So why don't you guys try to give Smitty a real answer? What would you pay for it? Can you price it based on the picture? Based on the little bit you can see what is the baseline value?

Jeff
 

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Cowboy,

I'll try to be clearer next time!

I buy guns that are pretty clapped out and try to bring them back to life, so I'm not quick to pronounce a part "dead". I think my experiences support my opinion. Example:

I have a really wonderful Sweet Sixteen that some idiot engraved his social security number on the bottom tang. I spent an afternoon undoing the damage and you cant tell it was ever there, the engraving is intact and all. I got the gun 2 years ago in the high three hundreds because of the issue. Sweet barrels go for that. I got it at that price cause the seller could not move it on the internet. I had politely told him what it was worth and why and he eventually accepted my offer. The price really reflected salvage value because there were no buyers for whole guns that wanted on that was defaced.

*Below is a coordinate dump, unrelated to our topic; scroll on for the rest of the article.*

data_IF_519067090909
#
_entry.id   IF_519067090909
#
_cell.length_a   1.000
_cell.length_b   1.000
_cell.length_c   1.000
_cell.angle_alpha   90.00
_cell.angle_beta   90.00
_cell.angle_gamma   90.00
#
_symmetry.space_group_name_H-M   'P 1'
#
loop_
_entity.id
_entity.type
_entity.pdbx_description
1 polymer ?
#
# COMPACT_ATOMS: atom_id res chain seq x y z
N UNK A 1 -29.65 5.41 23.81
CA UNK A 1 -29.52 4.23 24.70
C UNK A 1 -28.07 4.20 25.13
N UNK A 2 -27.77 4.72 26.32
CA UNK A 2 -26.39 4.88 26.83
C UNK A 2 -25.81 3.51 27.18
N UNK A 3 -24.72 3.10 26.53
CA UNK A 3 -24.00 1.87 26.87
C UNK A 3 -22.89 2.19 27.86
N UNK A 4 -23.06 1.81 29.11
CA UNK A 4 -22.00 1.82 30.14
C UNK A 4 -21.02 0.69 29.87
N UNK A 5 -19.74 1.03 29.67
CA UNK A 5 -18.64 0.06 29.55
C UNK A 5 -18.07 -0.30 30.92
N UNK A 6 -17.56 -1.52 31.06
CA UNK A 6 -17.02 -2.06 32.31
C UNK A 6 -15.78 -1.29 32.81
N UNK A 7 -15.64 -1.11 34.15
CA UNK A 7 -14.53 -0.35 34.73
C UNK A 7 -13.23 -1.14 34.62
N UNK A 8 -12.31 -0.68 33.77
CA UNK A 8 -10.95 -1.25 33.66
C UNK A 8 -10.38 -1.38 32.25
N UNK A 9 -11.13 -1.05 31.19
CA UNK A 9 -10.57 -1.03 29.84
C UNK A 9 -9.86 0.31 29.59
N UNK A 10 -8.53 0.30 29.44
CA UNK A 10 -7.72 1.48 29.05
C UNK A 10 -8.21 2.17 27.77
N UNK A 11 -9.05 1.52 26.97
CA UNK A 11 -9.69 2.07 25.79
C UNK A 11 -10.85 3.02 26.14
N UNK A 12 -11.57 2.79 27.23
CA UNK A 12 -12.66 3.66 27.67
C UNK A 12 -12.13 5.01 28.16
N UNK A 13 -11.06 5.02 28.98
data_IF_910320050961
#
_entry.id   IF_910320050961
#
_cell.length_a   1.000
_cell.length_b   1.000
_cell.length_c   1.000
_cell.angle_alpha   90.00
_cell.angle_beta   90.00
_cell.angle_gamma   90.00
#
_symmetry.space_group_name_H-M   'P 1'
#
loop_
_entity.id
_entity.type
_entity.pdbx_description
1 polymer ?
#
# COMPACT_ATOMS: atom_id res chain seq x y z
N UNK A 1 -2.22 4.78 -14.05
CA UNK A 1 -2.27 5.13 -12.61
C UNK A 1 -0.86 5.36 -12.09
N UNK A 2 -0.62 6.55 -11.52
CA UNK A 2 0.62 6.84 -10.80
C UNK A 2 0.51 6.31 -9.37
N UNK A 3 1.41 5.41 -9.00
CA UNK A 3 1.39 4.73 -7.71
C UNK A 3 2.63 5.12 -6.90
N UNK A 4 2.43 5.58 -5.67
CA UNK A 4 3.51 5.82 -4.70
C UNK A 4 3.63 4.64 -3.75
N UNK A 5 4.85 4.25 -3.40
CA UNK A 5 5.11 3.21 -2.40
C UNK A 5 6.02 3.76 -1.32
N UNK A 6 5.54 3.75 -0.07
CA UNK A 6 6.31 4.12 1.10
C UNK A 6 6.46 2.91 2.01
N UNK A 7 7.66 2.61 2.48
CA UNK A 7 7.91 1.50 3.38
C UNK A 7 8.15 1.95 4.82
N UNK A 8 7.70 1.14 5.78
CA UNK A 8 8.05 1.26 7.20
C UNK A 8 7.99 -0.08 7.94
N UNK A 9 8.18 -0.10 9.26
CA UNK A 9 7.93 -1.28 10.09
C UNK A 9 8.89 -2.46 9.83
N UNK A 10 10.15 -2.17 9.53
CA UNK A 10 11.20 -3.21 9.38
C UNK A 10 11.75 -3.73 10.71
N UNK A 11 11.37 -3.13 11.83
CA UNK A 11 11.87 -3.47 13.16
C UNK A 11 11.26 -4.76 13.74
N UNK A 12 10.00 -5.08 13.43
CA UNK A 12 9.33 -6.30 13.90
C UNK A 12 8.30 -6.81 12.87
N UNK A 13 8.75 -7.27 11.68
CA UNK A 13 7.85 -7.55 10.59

This gun is far worse, it's a common 12 ga and the damage to the reciever is severe. Based on that picture there is no way that the hacked out set of initials is coming out without taking the engraving with it. If it went on the internet it may sell to someone who will use it, but the price will be a lot closer to salvage value.

It's a damn shame, I wish it were not true. And if I am wrong any one of you with a check book can prove it by making an offer on this gun.